My late great uncle was an Olympic fencer. I never had the honor of meeting him, but I like to imagine his passion and talent for fencing was passed on to me. I was fortunate to attend a high school that offered beginning fencing, and this was my first hands-on introduction to this 14th century sport. It’s amazing how much fencing requires a great deal of mental and physical stamina, balance and fast reflexes. I took to this sport quickly, learning all the common moves and French words for them such as, Advance Lunge, Assault, Extension, Flick, Touché and the most famous En-garde.
Most are introduced to fencing through Hollywood movies. There have been numerous movies about the Musketeers dating as far back as the 1921 silent film adaptation starring Douglas Fairbanks. The first movie I remember watching about the Musketeers was on TV in the 1960s, and was the 1948 movie with Gene Kelly. It’s still one of my favorites because it not only had fencing and horses, but as an extra bonus it had Gene Kelly performing ballet type moves while fencing.
In the 1970s the studios came out with a Raquel Welch and Michael York Musketeer version, which wasn’t one of my favorites. As a little trivia note, this movie was originally proposed in the 1960s as a vehicle for The Beatles.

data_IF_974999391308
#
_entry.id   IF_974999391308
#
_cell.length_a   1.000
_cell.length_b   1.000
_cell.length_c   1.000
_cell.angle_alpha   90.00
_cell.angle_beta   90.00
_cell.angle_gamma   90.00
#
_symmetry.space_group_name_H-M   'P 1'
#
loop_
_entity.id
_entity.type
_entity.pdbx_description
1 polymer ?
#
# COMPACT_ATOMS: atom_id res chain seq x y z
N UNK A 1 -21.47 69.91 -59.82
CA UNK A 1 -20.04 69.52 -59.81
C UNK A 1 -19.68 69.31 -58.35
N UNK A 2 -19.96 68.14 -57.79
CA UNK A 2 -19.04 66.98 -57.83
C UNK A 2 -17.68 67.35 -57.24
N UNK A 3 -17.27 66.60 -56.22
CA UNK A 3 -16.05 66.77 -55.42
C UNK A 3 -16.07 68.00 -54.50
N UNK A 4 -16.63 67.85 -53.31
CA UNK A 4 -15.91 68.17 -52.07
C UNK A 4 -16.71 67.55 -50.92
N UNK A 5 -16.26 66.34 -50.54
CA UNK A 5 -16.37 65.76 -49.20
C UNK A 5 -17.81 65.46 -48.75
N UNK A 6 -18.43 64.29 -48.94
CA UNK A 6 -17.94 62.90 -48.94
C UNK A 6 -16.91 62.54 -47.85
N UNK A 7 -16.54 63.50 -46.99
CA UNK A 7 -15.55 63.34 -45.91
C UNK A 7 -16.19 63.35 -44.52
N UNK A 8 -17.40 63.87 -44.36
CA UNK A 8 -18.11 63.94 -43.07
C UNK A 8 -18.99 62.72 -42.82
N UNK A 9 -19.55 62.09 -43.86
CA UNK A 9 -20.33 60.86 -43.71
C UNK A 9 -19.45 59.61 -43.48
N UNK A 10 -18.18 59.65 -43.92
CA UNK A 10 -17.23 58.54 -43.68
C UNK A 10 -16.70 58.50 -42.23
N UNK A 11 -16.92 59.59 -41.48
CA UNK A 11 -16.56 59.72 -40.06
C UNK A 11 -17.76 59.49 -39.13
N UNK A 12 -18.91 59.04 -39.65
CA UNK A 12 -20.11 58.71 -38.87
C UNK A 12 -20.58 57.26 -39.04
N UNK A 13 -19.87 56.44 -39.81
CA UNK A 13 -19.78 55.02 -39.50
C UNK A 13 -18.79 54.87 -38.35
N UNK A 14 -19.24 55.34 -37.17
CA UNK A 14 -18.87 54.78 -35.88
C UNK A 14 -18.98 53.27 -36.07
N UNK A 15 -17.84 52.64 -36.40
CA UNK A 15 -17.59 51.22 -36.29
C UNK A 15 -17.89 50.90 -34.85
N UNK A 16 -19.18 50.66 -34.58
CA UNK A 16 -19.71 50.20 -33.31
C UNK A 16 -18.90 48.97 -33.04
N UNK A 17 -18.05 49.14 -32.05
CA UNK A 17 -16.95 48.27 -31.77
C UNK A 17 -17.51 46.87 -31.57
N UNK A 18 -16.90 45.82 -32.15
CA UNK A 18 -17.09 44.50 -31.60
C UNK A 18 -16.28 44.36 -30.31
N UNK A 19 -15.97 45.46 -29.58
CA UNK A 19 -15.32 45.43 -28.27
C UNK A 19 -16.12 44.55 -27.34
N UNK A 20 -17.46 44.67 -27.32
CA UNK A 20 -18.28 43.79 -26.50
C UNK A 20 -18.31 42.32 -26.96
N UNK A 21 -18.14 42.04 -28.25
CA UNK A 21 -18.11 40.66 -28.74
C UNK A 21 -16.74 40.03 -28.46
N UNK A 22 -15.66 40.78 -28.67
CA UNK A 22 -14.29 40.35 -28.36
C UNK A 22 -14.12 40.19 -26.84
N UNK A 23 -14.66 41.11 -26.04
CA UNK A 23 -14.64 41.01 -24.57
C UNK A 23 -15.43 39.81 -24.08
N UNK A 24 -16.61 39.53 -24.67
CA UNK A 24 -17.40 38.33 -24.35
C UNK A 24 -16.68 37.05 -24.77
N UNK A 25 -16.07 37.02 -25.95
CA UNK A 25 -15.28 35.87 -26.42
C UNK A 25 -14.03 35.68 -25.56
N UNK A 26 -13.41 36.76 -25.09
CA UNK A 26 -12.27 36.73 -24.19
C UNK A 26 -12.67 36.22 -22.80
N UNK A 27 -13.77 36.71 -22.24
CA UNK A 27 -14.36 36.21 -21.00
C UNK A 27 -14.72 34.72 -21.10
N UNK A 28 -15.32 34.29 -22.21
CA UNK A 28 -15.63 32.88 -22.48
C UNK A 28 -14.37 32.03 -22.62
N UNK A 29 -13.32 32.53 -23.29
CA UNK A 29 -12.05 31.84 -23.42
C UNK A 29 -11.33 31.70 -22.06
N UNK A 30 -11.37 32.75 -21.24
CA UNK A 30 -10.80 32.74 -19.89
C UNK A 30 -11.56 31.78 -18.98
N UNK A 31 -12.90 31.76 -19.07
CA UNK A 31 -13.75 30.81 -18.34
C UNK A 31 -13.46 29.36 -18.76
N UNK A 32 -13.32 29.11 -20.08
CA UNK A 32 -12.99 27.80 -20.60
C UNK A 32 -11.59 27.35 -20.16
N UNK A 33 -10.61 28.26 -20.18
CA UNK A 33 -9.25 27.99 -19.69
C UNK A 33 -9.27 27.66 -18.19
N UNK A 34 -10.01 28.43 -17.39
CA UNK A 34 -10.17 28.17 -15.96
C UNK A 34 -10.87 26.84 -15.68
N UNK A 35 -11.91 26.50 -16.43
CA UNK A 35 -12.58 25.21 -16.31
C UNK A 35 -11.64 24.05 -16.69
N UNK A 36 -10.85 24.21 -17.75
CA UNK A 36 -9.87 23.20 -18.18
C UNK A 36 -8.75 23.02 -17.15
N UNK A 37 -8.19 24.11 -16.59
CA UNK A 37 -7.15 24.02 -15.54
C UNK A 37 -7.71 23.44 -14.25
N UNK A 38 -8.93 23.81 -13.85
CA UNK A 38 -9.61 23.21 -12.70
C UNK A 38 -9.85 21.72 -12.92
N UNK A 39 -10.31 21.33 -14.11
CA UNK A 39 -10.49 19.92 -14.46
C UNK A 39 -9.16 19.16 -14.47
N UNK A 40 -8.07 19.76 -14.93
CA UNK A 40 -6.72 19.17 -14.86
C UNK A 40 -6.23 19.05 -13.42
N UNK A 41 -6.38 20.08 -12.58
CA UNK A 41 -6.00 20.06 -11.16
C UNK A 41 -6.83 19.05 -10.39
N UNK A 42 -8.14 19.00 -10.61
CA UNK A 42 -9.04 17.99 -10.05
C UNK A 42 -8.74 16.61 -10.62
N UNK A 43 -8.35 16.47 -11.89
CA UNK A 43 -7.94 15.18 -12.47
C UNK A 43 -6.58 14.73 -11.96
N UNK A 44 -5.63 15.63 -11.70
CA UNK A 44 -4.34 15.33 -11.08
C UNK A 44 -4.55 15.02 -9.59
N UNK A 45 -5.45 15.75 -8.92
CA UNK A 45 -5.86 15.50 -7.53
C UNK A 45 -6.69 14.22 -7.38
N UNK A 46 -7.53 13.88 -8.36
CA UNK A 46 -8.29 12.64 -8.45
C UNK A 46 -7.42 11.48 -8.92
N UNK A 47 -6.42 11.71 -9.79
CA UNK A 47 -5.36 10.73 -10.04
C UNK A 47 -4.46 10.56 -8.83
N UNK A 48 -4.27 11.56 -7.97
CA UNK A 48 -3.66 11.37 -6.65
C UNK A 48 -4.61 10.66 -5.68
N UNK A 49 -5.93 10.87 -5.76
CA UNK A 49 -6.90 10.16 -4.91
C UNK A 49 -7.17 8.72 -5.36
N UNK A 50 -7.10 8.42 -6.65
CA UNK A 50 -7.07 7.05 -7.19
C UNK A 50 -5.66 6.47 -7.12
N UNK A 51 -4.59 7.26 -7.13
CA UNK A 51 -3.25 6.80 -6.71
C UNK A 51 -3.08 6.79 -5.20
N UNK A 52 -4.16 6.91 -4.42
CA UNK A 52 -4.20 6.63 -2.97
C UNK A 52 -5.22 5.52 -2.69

Disney released their Musketeer movie adaptation in 1993 starring Charlie Sheen, Kiefer Sutherland, Oliver Platt and Chris O’Donnell. This became my favorite version of all time, until now.
A few weeks back, I discovered on Amazon Prime a 2014 BBC Musketeer series. This exceptional rendition of the swashbuckling Musketeers is now one of my top go to TV series. The acting, costumes, romantic locations, storylines and cinematography is awe inspiring. If you’re looking for some great entertainment to fill your evenings, I highly recommend this series. It certainly is fulfilling my Musketeer mania.
“And above all, watch with glittering eyes the whole world around you because the greatest secrets are hidden in the most unlikely places. Those who don’t believe in magic will never find it.” Roald Dahl
“The only thing I am afraid of is fear.” Arthur Wellesley
You’ve got to take your hat off to the 1st Duke of Wellington. Not only did the feisty Irishman vanquish Napoleon, he twice became prime minister and lend his name to the infamous Wellington boot as well as giving us the delicious Beef Wellington to remember him by.